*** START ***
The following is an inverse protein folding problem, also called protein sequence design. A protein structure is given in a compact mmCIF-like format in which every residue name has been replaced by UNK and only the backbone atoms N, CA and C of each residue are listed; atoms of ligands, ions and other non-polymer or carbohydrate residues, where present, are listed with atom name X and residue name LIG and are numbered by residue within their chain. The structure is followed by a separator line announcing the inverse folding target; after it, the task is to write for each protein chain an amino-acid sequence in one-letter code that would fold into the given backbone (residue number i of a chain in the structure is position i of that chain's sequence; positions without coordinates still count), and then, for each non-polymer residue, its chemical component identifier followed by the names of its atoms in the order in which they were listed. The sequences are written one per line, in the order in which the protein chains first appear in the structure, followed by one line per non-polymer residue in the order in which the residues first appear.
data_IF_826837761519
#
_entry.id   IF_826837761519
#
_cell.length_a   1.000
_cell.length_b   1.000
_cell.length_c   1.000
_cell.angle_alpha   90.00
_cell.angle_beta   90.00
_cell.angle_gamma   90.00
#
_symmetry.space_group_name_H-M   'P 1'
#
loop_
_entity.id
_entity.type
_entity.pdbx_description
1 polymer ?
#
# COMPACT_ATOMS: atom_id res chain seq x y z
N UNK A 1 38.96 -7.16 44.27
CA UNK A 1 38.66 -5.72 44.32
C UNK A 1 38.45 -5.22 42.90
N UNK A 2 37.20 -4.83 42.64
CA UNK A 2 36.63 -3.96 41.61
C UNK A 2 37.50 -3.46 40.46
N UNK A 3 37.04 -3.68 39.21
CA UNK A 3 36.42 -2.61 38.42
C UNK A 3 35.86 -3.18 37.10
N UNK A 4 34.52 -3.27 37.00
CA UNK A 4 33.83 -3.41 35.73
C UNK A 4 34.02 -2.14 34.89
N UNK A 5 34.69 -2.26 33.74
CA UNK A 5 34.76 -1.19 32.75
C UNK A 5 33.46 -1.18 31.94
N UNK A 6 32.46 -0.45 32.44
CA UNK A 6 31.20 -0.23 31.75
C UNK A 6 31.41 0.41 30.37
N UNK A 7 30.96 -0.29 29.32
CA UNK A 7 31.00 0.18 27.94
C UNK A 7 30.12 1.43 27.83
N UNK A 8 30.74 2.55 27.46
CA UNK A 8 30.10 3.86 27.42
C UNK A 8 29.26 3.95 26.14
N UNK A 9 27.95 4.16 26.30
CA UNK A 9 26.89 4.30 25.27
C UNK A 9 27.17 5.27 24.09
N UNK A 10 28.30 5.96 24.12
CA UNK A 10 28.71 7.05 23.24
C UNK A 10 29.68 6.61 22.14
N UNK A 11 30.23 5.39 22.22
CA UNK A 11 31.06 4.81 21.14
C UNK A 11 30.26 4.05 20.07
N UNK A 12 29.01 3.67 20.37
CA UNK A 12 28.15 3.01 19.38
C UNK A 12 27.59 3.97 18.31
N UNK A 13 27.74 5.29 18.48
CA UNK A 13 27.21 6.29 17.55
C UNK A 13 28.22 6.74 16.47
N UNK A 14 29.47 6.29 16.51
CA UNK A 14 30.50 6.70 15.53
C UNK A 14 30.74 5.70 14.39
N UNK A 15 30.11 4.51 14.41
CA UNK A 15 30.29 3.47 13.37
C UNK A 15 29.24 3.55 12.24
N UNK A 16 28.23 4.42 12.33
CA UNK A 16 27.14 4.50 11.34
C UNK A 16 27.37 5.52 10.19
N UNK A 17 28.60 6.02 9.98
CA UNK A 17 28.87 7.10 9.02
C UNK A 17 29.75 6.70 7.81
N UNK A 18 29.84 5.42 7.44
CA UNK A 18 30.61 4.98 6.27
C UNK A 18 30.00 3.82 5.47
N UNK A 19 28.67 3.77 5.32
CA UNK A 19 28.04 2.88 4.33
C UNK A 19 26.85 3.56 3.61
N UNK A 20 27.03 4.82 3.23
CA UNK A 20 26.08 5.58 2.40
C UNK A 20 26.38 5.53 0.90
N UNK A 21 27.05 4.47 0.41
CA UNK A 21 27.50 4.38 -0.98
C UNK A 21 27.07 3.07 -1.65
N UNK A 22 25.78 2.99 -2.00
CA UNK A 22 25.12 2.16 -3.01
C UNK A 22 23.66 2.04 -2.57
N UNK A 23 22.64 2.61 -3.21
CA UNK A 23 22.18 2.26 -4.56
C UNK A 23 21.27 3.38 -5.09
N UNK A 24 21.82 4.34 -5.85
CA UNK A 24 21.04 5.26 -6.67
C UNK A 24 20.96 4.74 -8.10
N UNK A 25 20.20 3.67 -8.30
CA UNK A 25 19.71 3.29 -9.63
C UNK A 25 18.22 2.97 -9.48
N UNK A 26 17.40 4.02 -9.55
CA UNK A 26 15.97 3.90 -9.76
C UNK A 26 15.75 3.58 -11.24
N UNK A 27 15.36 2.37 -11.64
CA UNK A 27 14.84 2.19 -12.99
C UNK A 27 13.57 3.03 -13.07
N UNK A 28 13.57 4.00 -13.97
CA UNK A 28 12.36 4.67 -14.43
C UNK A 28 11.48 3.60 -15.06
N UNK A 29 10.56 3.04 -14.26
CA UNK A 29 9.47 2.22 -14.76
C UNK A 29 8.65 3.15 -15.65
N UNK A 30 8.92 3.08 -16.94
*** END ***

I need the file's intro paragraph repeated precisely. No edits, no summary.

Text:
The following is an inverse protein folding problem, also called protein sequence design. A protein structure is given in a compact mmCIF-like format in which every residue name has been replaced by UNK and only the backbone atoms N, CA and C of each residue are listed; atoms of ligands, ions and other non-polymer or carbohydrate residues, where present, are listed with atom name X and residue name LIG and are numbered by residue within their chain. The structure is followed by a separator line announcing the inverse folding target; after it, the task is to write for each protein chain an amino-acid sequence in one-letter code that would fold into the given backbone (residue number i of a chain in the structure is position i of that chain's sequence; positions without coordinates still count), and then, for each non-polymer residue, its chemical component identifier followed by the names of its atoms in the order in which they were listed. The sequences are written one per line, in the order in which the protein chains first appear in the structure, followed by one line per non-polymer residue in the order in which the residues first appear.